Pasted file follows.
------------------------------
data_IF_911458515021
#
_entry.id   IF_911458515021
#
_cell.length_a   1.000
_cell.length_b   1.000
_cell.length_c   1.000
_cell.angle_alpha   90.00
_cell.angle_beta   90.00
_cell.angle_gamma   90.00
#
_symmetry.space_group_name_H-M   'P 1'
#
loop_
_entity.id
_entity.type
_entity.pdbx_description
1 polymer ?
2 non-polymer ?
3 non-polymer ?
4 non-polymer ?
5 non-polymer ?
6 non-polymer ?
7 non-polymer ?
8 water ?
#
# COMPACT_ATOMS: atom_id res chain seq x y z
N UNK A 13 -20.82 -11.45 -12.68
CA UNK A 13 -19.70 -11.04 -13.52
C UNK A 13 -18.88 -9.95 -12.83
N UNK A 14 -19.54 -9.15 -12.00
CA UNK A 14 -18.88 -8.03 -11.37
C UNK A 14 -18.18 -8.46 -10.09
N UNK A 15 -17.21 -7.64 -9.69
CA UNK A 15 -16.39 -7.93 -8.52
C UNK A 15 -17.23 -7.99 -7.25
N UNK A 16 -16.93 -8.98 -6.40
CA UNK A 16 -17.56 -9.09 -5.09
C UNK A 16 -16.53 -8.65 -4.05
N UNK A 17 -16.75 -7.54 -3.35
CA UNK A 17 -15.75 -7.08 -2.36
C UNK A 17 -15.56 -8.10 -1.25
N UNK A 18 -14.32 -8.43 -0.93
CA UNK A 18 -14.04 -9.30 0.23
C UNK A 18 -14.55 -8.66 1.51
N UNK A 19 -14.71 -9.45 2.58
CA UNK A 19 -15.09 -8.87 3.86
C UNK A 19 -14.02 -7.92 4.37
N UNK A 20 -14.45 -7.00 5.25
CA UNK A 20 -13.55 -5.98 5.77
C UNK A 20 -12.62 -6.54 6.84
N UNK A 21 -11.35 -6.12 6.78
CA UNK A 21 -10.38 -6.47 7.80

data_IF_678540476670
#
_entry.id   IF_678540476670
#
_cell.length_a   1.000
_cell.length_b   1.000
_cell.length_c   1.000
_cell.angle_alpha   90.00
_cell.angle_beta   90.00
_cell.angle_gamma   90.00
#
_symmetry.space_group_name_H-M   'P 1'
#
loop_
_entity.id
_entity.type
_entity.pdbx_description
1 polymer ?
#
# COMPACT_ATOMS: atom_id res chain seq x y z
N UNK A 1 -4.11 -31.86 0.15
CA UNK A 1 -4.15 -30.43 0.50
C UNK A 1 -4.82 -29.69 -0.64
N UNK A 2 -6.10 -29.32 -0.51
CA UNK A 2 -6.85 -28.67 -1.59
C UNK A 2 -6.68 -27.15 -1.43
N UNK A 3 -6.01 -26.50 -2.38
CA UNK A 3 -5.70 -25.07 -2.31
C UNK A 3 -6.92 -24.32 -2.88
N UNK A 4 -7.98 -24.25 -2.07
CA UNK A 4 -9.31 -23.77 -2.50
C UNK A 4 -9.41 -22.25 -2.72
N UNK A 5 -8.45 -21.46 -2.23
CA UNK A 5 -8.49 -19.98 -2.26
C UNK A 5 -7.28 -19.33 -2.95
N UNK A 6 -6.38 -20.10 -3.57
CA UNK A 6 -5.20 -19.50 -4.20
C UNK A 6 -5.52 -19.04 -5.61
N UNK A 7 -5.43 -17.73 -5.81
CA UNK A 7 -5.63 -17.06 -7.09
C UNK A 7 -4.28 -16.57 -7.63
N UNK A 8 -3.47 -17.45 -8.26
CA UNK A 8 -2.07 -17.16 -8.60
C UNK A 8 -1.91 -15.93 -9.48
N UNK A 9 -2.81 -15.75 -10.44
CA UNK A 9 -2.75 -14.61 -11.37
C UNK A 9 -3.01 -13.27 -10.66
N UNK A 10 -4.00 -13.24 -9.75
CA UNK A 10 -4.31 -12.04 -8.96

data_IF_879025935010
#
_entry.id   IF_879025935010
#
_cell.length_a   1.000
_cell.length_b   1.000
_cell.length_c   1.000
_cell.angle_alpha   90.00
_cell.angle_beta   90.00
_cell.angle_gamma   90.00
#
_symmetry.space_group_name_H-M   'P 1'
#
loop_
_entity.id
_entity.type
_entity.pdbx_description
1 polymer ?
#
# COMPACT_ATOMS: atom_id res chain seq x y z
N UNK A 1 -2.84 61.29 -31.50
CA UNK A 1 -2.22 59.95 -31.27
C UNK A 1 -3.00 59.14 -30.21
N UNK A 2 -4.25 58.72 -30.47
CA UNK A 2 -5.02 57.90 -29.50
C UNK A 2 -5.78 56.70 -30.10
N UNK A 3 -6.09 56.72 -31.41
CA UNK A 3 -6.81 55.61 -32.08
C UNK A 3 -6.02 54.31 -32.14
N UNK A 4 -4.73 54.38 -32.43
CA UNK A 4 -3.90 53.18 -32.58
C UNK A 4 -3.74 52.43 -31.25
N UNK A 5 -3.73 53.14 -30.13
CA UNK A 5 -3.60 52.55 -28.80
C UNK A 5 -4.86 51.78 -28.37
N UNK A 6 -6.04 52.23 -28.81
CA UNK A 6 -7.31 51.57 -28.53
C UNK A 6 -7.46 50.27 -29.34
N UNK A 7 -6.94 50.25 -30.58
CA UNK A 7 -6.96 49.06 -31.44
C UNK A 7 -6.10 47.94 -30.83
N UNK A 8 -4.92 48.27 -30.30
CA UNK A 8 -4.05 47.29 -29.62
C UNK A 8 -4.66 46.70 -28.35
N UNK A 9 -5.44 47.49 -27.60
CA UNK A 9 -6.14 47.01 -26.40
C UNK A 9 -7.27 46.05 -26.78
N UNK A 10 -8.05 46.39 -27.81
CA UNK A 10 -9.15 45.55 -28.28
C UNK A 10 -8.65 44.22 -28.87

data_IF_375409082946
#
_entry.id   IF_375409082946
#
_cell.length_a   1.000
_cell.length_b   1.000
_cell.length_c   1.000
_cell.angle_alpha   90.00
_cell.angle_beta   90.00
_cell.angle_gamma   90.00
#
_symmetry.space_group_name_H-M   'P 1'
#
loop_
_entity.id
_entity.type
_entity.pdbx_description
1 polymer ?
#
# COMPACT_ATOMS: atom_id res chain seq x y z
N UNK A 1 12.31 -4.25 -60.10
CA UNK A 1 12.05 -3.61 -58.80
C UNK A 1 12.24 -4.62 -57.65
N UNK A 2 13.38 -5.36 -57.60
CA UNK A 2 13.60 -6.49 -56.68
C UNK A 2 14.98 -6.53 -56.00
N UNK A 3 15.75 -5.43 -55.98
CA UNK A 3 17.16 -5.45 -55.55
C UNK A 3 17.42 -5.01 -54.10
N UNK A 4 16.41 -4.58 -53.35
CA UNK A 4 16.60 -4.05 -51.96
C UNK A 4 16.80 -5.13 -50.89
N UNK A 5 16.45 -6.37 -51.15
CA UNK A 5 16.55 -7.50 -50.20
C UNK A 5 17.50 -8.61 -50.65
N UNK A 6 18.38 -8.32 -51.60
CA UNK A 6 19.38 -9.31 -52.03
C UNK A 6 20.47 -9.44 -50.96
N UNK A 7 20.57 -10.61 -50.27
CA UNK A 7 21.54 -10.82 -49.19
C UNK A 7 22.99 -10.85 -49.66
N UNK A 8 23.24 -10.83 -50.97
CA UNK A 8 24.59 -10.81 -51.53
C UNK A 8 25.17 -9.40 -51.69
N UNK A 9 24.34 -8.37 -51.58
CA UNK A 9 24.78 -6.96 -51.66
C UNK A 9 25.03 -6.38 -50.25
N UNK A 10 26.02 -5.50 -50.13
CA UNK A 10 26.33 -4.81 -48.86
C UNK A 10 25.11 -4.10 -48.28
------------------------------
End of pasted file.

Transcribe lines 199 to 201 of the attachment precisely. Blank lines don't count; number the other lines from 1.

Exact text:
C UNK A 9 25.03 -6.38 -50.25
N UNK A 10 26.02 -5.50 -50.13
CA UNK A 10 26.33 -4.81 -48.86